Following the recent spectacle that played out at the national assembly regarding the privatisation process from 1999, I put down my thoughts on our national development policy and where privatisation fits within this context.
When the privatisation process was initiated over two decades ago, starting from the Babangida era, the main argument was that it would lead to efficiency, better management of the affected enterprises, create new jobs and ultimately reduce poverty. But these claims have been disproved by the flagrant under-performance and failure of many of the privatised companies. Like it was in post Soviet Russia, asset stripping appears to be more lucrative than investing in revitalising these companies. The examples are everywhere: Ajaokuta, NITEL, NAFCON, you can add to the list.
In the face of these evidence, it is baffling to see how the federal government continues to insist on privatising NITEL and recently PHCN. Underperformance of government owned businesses is not just a result of unlimited capital and government patronage, although this is undoubtedly one of them. It is also a result of corruption from top to bottom and poor institutional framework. Why not confront these problems rather than chicken out? It’s like chickening out and retreating from a war front rather than confronting the enemy. There are countries like Russia and China which are faced with similar challenges but have managed to sustain state owned companies which are waxing stronger and opening up in emerging markets, what can we learn from them?
Why can’t we achieve a similar feat? We admire China, we buy cheap Chinese products and we perceive Chinese products as alternative to Western products. But we fail to learn from her ability to confront corruption head-on. We have failed to learn from their ability to invest in science, technology, research and development (STR&D).
Privatisation is not the only concern, there is a whole gamut which together constitute the so-called ‘Washington Consensus’. These policies caused significant problems for developing countries in Africa and elsewhere between the 80s and 90s including the financial crisis that hit Asia and parts of Latin America in the 1990s. Truth be said, we have failed to learn as a country. We all blame General Babangida for the woes of Nigeria mainly because he adopted Washington style policies but we still adopt same policies. However, at the climax of the Obasanjo administration we adopted the national economic empowerment and development strategy (NEEDS), which mainly adhered to Washington style policies: liberalisation, privatisation, foreign direct investment, etc (not that these are all bad policies strictly speaking), but the social aspects like improving education, health care and access to water and sanitation received little attention.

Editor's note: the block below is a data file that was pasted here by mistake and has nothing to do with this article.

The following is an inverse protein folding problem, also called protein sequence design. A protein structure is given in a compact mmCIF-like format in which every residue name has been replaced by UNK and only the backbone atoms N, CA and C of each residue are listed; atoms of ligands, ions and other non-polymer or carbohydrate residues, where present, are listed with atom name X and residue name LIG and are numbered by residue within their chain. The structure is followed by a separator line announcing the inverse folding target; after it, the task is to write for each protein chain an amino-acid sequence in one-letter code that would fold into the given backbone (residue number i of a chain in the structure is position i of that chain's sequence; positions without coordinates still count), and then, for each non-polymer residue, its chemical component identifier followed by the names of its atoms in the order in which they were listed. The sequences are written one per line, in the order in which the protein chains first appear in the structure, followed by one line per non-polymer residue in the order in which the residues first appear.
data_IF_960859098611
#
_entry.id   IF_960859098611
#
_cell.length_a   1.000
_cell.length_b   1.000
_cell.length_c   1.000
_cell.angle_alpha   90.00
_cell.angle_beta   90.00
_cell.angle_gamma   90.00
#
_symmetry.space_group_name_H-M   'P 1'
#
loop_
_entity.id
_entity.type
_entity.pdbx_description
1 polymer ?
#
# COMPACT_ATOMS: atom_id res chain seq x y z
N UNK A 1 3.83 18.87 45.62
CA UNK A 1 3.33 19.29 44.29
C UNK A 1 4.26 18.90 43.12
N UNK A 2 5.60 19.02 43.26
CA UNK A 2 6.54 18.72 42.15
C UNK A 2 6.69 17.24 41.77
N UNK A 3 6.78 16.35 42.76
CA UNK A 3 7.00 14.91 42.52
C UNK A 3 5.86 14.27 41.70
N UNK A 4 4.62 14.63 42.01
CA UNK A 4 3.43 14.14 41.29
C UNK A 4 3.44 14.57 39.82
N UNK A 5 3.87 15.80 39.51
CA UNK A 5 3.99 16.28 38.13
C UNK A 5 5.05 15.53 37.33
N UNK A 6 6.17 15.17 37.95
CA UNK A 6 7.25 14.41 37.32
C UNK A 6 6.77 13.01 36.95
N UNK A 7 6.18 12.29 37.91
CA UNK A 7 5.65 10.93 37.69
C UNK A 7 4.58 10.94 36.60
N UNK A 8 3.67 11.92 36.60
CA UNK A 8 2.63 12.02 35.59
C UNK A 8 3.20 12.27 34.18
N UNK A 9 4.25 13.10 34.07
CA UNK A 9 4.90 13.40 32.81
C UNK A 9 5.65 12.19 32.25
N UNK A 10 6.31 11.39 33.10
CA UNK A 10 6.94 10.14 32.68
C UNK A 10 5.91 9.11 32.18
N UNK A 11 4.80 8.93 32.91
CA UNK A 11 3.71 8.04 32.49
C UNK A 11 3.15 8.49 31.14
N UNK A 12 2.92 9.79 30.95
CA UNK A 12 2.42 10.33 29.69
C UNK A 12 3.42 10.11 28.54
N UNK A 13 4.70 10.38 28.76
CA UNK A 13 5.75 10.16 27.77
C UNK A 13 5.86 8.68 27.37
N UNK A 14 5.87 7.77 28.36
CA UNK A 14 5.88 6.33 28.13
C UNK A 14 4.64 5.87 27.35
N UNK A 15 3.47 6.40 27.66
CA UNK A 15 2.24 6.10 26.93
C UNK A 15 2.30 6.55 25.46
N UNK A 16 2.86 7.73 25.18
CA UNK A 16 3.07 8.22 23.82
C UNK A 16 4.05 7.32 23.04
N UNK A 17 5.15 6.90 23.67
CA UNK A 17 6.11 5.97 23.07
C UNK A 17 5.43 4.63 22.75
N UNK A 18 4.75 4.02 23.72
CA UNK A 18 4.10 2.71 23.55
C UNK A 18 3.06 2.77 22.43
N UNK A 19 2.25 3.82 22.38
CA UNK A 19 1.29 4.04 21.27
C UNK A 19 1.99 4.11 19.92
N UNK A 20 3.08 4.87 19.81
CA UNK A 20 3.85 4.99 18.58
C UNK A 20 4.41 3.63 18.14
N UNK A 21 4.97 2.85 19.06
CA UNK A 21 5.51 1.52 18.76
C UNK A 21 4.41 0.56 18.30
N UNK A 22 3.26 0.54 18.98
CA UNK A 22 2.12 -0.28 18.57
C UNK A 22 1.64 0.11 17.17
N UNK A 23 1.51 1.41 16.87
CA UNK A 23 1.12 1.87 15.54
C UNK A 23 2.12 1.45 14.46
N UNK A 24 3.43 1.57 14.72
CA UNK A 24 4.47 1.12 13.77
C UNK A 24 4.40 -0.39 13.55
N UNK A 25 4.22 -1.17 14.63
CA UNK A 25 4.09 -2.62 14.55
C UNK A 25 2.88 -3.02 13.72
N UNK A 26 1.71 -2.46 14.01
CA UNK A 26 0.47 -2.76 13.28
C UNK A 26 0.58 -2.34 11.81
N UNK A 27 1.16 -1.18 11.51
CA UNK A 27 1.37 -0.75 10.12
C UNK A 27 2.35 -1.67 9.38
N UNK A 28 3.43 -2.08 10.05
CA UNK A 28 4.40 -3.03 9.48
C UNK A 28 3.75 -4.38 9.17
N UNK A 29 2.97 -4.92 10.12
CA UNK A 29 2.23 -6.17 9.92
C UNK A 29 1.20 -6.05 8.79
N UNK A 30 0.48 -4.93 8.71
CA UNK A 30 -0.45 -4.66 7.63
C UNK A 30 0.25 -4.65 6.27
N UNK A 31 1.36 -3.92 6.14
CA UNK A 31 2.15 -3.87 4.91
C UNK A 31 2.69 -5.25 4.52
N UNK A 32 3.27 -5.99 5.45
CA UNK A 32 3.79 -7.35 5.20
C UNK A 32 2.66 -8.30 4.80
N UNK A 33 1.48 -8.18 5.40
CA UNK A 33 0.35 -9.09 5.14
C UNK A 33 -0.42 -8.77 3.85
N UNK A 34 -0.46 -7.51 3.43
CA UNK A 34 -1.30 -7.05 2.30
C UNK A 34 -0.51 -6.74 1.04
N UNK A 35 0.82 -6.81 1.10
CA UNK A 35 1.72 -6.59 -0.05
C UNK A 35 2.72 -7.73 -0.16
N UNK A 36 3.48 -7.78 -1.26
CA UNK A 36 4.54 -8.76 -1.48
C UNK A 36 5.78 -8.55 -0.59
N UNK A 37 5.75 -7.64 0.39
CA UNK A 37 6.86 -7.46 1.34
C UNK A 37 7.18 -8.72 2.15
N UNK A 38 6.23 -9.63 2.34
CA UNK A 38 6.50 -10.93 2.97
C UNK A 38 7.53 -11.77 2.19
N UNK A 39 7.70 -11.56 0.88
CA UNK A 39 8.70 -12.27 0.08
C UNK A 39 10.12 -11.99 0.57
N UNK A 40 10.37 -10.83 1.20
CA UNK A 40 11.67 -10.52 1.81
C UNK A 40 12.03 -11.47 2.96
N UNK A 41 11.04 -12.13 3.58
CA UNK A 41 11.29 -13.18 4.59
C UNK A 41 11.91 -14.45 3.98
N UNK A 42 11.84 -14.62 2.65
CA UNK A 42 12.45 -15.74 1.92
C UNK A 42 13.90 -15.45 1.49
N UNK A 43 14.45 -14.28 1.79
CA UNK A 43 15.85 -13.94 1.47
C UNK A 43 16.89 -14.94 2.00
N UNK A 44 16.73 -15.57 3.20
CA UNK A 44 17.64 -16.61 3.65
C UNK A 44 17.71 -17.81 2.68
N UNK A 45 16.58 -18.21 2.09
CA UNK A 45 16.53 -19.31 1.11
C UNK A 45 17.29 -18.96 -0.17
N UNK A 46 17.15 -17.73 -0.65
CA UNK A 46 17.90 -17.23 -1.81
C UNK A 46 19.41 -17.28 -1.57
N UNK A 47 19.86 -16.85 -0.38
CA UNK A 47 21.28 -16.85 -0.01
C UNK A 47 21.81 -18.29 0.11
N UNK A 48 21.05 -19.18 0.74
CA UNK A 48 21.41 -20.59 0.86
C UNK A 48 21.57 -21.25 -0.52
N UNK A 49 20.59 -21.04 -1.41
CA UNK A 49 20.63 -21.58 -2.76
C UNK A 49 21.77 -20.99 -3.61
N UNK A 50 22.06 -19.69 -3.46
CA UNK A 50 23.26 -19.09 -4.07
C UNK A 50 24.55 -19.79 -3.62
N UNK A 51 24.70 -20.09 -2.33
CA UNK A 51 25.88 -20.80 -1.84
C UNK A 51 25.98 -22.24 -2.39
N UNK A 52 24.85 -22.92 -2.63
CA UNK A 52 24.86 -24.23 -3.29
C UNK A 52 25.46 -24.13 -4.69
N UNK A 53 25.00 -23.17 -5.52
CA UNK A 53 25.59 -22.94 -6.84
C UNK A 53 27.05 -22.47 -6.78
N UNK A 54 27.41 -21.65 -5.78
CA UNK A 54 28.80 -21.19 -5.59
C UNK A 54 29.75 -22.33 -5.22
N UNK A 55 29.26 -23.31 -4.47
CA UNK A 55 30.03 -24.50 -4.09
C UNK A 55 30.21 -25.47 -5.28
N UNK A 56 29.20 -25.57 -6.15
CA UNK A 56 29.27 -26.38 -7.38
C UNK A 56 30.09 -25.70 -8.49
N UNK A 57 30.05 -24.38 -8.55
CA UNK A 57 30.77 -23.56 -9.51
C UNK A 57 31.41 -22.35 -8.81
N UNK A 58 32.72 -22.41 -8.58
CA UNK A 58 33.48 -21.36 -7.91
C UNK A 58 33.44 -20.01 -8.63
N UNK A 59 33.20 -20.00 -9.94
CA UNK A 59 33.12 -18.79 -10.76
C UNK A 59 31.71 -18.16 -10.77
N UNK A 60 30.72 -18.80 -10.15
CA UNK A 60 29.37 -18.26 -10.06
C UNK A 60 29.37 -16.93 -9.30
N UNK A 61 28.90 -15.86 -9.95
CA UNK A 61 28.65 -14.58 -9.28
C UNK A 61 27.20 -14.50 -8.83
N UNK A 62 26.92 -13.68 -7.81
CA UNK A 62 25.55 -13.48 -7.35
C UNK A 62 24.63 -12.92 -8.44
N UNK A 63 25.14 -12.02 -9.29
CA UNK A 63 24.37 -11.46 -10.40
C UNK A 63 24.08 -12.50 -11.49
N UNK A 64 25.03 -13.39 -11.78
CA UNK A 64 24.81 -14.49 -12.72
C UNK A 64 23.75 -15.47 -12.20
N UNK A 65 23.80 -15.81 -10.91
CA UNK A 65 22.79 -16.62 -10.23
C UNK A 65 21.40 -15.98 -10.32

In the long run, not much has changed from the 1980s. The senate screenings of Ministerial appointees in July showed us how we have failed to learn. Olusegun Aganga and Okonjo Iweala seem to all tow the same lines around Washington style policies. This is despite the emergence of the post Washington consensus which offers a more viable, although not necessarily uncontested, alternative. It recommends better government investment and regulation of the private sector, incentives for the effective functioning of the public sector and better civil society participation in developing planning, among others. The lessons from developed countries’ response to the recent global financial crisis underscores the fact that governments cannot leave the market to falter and correct itself, what can we learn from that?
Perhaps we need to step back a little and reflect on what the viable alternatives to privatisation are. Tackling corruption in the public sector would be a good starting point. But are we really ready? Meles Zenawi (not my favourite head of state though) said and I quote ‘Africa is the only continent where we do things the same way over and over again and expect different results’ obviously this is not possible. But why do we continue to reinvent the same strategies that have continued to fail us over the years? Does it mean we as a people cannot innovate and think up new ideas that will improve our lives? Is it that we cannot reinterpret and adapt the ‘text book’ economics to fit out context? Or are some people are just here to receive the applause of their developed country bosses, using our country as experimental scapegoat?
To put it succinctly as Joseph Stiglitz would say, ‘the Washington consensus is dead,’ the neoliberal orthodoxy will do us no good. Either we accept it and do ourselves some good by retracing our steps or we continue to head for doom. The choice is ours.